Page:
No workers on the project were misidentified as independent contractors, however, a HUD official said.

The housing authority and the city and county of Fresno all have labor compliance officers, field technicians and engineers who monitor weekly payroll documents and conduct interviews at construction sites to make sure employees are paid correctly and treated fairly.

The authority goes a step further by sending its development project coordinator, who oversees payroll, to training seminars hosted by HUD once a year to stay on top of labor laws and issues.

A tight screening of each contractor also helps to weed out the bad players, Prince said. Contractors are required to submit a qualification statement that lists past work experience. References are called.

Business names are also run through a database that lists businesses flagged for work violations, said Michael Duarte, the authority's senior development manager.

The housing authority's last four large general contractors were Ashwood Construction, Quiring General and Zumwalt Construction, all of Fresno, and Brown Construction of Sacramento. None of the authority's contractors have popped up on the HUD list, Duarte said.

But Prince and the other government agencies admit that while they monitor payrolls and job sites, they are not always checking to see if employers label their employees as independent contractors.

"The bigger issue is, yes, we're looking to see are they getting their wages or dollars and fringe benefits -- whether it's the actual fringe benefits or the cash compensation," Prince said.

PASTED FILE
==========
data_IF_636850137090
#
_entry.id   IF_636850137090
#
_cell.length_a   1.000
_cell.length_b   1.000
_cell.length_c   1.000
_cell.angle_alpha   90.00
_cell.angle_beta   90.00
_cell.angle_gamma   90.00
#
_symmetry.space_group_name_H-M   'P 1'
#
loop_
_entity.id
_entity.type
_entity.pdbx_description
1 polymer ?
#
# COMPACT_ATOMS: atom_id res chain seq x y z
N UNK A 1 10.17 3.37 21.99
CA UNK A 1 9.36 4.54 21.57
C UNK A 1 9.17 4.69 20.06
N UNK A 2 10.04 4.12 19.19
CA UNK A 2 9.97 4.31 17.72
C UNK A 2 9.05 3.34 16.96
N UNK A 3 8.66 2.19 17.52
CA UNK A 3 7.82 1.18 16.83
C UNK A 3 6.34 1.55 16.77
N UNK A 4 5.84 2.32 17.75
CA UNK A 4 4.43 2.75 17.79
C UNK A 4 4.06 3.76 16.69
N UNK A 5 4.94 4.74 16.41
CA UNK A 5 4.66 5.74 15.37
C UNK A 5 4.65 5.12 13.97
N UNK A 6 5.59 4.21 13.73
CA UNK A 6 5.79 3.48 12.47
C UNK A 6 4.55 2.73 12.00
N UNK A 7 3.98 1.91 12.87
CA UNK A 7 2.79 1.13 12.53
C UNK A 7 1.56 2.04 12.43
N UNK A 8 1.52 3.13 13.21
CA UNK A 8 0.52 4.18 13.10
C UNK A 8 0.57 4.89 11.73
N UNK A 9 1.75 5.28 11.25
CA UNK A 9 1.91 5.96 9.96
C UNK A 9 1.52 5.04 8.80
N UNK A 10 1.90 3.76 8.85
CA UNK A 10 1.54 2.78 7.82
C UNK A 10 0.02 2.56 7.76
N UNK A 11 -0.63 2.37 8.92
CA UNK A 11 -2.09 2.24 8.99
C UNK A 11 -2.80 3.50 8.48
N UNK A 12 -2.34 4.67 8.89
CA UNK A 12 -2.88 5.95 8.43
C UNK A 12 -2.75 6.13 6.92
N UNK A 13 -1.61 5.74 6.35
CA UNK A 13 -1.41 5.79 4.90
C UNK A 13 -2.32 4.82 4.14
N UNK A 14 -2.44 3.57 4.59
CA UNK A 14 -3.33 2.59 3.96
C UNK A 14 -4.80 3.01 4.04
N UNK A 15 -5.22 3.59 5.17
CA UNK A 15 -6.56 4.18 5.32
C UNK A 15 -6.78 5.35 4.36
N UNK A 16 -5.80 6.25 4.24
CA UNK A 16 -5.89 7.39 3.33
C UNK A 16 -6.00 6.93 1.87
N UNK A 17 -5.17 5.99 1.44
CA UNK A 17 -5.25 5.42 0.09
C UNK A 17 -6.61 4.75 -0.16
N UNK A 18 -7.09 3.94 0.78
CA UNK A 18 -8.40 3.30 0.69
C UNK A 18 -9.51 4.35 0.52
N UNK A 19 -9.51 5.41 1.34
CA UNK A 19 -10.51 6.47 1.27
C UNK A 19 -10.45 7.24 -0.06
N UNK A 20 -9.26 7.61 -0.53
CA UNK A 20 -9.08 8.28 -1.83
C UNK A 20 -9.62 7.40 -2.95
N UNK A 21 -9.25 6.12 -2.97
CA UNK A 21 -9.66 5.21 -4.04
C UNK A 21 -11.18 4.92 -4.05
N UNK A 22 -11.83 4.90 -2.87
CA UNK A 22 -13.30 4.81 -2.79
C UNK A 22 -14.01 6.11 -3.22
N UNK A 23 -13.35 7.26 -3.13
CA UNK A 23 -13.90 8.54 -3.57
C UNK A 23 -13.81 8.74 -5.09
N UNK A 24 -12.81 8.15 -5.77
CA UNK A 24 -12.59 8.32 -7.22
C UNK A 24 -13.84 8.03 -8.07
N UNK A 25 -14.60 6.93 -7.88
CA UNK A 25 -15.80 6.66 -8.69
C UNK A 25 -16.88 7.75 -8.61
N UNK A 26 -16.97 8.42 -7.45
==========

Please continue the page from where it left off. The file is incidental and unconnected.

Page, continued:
Fresno County's senior engineering technician, Darren Findley, is in charge of checking payrolls for county projects such as road resurfacing, sewer installation, storm drainage and park improvements.

County field inspectors help Findley interview construction workers. An engineer, whose task it is to make sure construction projects are built according to the approved plans, also checks in with construction employees.

"I'm not the police, but we want correct payrolls," said Findley, who makes sure the hourly rates for workers are correct and that fringe benefits are paid. "I'm checking to make sure x plus y equals z."

If there is a problem, the county, like the housing authority, will approach the prime contractor with questions and a request to fix it. Findley said no major problems have occurred in the two years he has worked with the department.

The state agencies that enforce labor and tax laws rely on random audits and employees to report suspicious activity.

The state Employment Development Department conducted 862 audits and investigations during the fiscal year 2013-14 and reclassified more than 11,000 workers who were not reported as employees or were considered independent contractors, the department said.

Seventy-nine of those audits were performed by the Fresno Area Audit Office in communities between San Joaquin County in the north to Kern County in the south and in the mountain areas on the Valley's eastern edge. Nearly 500 workers were reclassified by employers, including those treated as independent contractors.

California construction companies are more likely not to report employees than to misclassify them as independent contractors, according to the Economic Roundtable's report.